Laher also held senior strategic consulting positions at Deloitte Consulting, Andersen Consulting and Data General Corporation.
Office supply giant names tech exec as new CEO
Office Depot has named a successor to CEO Roland Smith, who previously announced his intention to retire from the company. The company also named a new chairman.
The retailer has appointed Gerry P. Smith as CEO, effective Feb. 27. Smith currently serves as executive VP and COO of Lenovo Group, a $45 billion global technology company.
Smith joined Lenovo in 2006 and was instrumental in the company’s growth to become the largest personal computer company, according to a statement by Office Depot. Prior to Lenovo, Smith held executive positions at Dell, from 1994 until 2006.
“Gerry possesses significant operating expertise, having successfully led business units across Lenovo’s entire product portfolio, including an industry recognized supply chain organization,” said Warren Bryant, lead director of the board of directors and chair of the CEO search committee. “His long-standing relationships with some of Office Depot’s largest suppliers will enable him to quickly transition into the role.”
Although Smith previously announced his intention to continue as chairman, Office Depot is replacing him with director Joseph Vassalluzzo as chairman, effective Feb. 27, according to the news release. Vassalluzzo joined Office Depot's board in August 2013 and is now Chair of the Finance and Integration Committee. He was previously the vice chairman at Staples.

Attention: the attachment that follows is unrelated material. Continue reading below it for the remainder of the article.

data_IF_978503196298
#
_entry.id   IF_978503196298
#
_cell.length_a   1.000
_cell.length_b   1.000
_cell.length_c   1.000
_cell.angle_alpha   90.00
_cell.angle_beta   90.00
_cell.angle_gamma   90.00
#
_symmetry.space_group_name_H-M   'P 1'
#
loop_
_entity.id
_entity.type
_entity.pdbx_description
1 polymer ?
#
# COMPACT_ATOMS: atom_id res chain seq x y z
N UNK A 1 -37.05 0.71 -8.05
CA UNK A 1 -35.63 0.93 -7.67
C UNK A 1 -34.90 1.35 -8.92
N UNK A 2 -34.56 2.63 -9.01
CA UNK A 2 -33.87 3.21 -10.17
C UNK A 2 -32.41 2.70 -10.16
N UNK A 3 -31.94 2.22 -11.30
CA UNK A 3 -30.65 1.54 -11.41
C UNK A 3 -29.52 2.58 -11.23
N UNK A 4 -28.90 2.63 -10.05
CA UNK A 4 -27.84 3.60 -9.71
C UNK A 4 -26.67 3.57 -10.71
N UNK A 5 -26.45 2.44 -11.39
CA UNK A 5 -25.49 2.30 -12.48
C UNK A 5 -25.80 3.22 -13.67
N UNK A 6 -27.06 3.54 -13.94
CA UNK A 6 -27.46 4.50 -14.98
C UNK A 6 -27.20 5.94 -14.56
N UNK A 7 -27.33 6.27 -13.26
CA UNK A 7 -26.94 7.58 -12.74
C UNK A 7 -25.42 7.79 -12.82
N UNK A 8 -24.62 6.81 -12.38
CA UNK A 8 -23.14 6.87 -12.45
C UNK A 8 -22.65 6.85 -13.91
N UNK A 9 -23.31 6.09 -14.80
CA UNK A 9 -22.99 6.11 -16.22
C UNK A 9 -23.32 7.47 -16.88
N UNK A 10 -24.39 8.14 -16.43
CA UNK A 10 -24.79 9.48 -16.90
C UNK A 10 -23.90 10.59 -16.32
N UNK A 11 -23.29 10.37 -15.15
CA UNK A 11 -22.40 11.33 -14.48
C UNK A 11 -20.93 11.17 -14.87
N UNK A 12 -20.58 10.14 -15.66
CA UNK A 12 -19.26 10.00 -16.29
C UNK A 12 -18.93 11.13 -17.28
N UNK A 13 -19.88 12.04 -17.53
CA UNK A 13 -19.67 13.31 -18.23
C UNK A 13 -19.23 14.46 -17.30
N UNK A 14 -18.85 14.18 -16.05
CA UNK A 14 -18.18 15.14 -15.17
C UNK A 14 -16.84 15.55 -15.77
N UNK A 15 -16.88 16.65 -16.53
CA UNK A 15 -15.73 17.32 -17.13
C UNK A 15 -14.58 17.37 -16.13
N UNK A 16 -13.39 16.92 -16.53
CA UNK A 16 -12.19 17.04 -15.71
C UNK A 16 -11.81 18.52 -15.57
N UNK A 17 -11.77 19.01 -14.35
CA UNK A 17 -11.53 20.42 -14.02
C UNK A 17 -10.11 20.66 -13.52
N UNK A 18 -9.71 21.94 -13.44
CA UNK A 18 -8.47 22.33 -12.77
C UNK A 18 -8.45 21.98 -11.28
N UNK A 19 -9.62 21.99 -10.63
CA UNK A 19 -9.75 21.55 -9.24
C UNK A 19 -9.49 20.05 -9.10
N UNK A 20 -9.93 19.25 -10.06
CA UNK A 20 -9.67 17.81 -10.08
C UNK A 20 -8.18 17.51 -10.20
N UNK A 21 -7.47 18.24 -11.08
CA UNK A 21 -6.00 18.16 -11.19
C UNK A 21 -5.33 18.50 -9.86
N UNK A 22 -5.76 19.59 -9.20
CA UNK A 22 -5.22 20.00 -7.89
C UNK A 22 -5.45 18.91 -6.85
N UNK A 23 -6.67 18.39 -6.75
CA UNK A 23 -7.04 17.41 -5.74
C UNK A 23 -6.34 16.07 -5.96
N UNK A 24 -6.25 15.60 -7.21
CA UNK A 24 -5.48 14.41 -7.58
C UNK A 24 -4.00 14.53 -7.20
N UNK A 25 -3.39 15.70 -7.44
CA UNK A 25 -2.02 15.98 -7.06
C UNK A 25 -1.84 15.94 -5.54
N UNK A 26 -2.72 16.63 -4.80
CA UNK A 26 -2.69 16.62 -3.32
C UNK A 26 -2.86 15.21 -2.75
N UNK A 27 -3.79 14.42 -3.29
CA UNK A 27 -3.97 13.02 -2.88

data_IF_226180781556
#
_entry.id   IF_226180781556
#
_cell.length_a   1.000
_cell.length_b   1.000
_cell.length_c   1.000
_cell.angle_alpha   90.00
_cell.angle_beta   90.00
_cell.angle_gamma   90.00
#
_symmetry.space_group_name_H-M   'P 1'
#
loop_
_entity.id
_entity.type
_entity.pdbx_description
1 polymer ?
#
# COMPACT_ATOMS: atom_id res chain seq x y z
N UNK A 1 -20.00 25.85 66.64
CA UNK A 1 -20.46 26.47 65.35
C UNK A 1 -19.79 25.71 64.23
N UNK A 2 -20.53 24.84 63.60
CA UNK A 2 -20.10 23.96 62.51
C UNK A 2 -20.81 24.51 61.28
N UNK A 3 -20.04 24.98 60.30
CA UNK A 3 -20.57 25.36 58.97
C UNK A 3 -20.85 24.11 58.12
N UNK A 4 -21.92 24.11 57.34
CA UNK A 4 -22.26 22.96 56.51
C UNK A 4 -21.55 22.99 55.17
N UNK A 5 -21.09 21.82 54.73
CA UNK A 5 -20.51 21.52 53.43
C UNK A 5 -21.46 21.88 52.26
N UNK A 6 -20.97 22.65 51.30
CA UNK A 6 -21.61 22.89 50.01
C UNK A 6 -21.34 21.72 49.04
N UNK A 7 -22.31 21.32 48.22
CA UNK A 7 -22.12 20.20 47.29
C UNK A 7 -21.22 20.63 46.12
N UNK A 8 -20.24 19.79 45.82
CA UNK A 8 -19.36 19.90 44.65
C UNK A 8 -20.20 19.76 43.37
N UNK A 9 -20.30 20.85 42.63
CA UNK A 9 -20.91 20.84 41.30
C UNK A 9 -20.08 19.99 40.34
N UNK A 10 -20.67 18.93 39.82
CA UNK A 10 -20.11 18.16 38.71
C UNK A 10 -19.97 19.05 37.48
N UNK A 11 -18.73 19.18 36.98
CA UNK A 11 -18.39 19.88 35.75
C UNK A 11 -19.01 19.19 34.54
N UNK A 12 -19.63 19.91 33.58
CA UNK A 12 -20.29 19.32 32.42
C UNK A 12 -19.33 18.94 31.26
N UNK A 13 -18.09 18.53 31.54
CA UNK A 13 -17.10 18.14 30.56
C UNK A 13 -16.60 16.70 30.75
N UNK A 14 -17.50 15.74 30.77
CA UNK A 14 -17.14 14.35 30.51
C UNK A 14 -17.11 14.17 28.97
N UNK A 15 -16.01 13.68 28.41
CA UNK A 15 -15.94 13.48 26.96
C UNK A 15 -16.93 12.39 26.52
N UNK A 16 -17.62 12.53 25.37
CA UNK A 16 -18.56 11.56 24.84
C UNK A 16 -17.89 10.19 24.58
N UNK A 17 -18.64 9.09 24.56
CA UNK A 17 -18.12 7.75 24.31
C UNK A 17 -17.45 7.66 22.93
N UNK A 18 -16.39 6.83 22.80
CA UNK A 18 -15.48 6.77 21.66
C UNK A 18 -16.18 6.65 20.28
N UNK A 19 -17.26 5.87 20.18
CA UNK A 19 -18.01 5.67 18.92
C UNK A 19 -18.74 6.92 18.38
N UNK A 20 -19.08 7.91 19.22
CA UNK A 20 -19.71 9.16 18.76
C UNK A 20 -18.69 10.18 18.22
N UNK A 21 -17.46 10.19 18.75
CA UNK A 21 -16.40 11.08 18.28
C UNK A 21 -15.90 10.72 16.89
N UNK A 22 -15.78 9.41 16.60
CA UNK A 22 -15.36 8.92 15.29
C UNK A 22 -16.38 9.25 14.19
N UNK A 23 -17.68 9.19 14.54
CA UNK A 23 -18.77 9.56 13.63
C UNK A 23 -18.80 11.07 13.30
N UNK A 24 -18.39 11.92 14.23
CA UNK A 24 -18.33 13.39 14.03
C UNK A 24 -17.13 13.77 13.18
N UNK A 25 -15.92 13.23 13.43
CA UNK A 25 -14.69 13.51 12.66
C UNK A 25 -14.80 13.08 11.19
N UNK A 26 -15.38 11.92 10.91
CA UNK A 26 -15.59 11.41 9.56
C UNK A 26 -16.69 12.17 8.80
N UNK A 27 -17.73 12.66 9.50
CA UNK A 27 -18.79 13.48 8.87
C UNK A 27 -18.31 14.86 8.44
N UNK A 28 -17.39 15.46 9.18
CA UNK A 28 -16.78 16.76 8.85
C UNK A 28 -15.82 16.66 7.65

Smith joined Office Depot as CEO in 2013, just after the company completed its merger with OfficeMax. The chain has been struggling to reposition itself since its merger with Staples was called off amid antitrust concerns.
“Roland has been an outstanding CEO and, on behalf of the entire board, I’d like to express our sincere appreciation for his leadership,” said Bryant. “He has consistently delivered positive results, led the successful integration of Office Depot and OfficeMax to achieve synergies and efficiencies significantly exceeding original expectations, and he created and implemented a new three-year strategic plan. As a result of his contributions, the company is well positioned for continued future success.”